In the business sector, Tanin Buranamanit, managing director at CP All Plc, said his company had tried to support efforts to reduce waste, including a 2015 CP All campaign “Click Off” in partnership with Thammasat University, which charged Bt1 for each plastic bag sold in 7-Eleven outlets on campus. The effort reduced bag usage by 80 per cent, he said. 

 

“The plastic waste has been proven to be one of the reasons behind climate change, so we do our part by trying to encourage people to reduce plastic bag usage. It is not too hard for us all to work together to assure a healthy environment for our next generations.”

 

Source: http://www.nationmultimedia.com/news/national/30317188

 
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-- © Copyright The Nation 2017-06-05
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Got to any shop here and plastic bags come at you from all directions, go to a shop in the civilised world and customers take their own bags or pay for a new one at a high rate. So simple to introduce and police, but it appears not around here. I would say most locals do not know or even care about climate change by their actions.

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There is no easy way to tackle garbage (rubbish). You need to spend money to divide the waste into recycle or to make inert.

In a country like Thailand, most waste is made at near sea level, making refuse burying almost impossible.

 I agree that plastic bags are a huge problem, every one seems to think, the used bags will just go away.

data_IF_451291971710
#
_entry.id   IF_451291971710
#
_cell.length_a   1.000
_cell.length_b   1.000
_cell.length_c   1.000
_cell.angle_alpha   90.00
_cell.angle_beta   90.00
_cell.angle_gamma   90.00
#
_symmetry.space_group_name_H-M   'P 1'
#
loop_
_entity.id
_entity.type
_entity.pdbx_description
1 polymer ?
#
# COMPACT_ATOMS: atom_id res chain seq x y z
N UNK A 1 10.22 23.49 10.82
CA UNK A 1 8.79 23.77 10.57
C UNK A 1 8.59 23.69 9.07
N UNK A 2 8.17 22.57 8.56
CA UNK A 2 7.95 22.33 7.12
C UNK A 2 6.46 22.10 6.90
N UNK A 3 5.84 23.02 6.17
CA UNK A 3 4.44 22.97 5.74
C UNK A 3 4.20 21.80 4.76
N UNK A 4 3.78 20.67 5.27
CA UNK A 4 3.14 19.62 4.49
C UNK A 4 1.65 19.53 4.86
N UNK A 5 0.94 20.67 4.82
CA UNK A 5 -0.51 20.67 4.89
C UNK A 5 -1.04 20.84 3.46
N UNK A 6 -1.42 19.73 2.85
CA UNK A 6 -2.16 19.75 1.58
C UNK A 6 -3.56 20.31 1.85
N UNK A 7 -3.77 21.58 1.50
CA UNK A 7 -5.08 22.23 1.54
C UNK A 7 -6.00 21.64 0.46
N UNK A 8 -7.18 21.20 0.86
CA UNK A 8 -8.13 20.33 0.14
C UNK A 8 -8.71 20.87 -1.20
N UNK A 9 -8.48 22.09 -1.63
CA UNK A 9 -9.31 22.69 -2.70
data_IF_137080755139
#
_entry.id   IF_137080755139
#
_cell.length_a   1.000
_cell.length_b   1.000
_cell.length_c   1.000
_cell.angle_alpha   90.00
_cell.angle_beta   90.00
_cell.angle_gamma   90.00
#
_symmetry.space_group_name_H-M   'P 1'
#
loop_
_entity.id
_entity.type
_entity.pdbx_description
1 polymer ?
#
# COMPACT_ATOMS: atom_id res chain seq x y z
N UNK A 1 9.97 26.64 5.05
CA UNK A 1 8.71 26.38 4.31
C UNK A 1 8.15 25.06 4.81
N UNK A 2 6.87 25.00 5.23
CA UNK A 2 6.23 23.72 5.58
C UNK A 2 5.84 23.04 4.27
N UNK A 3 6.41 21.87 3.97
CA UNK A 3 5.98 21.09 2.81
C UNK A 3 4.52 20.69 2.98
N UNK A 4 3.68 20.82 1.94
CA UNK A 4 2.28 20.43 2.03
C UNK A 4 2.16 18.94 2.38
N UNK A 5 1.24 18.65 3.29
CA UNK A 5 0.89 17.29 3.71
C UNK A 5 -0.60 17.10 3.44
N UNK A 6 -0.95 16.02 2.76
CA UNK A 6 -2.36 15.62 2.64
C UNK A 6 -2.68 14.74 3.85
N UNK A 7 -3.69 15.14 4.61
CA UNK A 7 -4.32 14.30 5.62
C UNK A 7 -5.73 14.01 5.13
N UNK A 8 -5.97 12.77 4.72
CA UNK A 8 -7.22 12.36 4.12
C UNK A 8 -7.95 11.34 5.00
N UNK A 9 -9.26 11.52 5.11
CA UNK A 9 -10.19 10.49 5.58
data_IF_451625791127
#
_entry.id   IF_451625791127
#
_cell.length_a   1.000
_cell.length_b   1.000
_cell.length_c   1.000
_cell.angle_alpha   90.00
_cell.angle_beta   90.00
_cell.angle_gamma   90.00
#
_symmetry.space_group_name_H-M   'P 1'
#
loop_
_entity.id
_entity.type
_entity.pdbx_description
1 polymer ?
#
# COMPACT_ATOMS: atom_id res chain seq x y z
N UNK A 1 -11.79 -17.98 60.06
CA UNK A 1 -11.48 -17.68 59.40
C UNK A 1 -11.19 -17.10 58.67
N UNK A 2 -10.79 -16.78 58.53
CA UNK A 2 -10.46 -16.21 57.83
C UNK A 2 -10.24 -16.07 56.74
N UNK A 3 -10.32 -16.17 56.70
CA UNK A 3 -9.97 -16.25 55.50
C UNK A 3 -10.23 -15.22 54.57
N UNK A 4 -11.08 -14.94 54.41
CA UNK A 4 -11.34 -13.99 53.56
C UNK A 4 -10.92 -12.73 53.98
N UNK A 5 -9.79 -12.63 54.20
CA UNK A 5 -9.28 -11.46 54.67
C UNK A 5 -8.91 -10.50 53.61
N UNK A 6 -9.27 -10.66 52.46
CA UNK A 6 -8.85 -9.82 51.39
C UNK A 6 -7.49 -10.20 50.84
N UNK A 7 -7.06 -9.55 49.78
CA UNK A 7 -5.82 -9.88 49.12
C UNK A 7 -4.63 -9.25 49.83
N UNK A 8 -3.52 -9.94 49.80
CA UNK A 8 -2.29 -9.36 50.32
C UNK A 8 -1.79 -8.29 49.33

I place all rubbish in the provided bins, I have no idea what happens to my garbage. Bring in Cleanaway, a company that I have shares in. lol 

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I guess you will se a raise in the tonnes of garbage in countries that deal with heavy tourism, and also do not have a system implemented for the population to handle it. Here the awareness also plays a big factor, when the country´s own people don´t know how to tech their children how to dispose garbage. On the other hand I just guess that´s a problem that emerge when they not even can put up enough trash cans. Sometimes you just have to walk 2 kilometer to find one.

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12 minutes ago, wakeupplease said:

Got to any shop here and plastic bags come at you from all directions, go to a shop in the civilised world and customers take their own bags or pay for a new one at a high rate. So simple to introduce and police, but it appears not around here. I would say most locals do not know or even care about climate change by their actions.

Yes wake up, I am back. You are right, plastic bags are overwhelming Thailand. Climate change is confusing to many Thais. They are not taught this anywhere. 

It is not that Thais do not care, most Thais do care about the land and the environment, especially in rural areas. It is the over populated cities that have trouble because

no reliable collection and no basic education. 

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The 38 billion baht being spent on subs would buy a few recycling plants, a clean country will attract more tourists than subs and the end product can be put into building, infrastructure projects.

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2 hours ago, spiderorchid said:

most Thais do care about the land and the environment, especially in rural areas

Rural areas? Please explain. There is no environmental awareness in the rural areas I have seen. In our area there is no garbage pickup. The people burn their garbage or dump it in the national forest. They never compost. I found it interesting the government wants the villages to have garbage pickup but the people have successfully fought against the idea. People use herbicides to landscape their yard. Burning fields and forests is such an acute problem that it creates a smog with serious health impact much of the year. And nothing happens. And no one cares. I can't think of one environmental aspect that the rural areas care about. There is recycling, but that is only because they are being handed money, not because they care about the environment.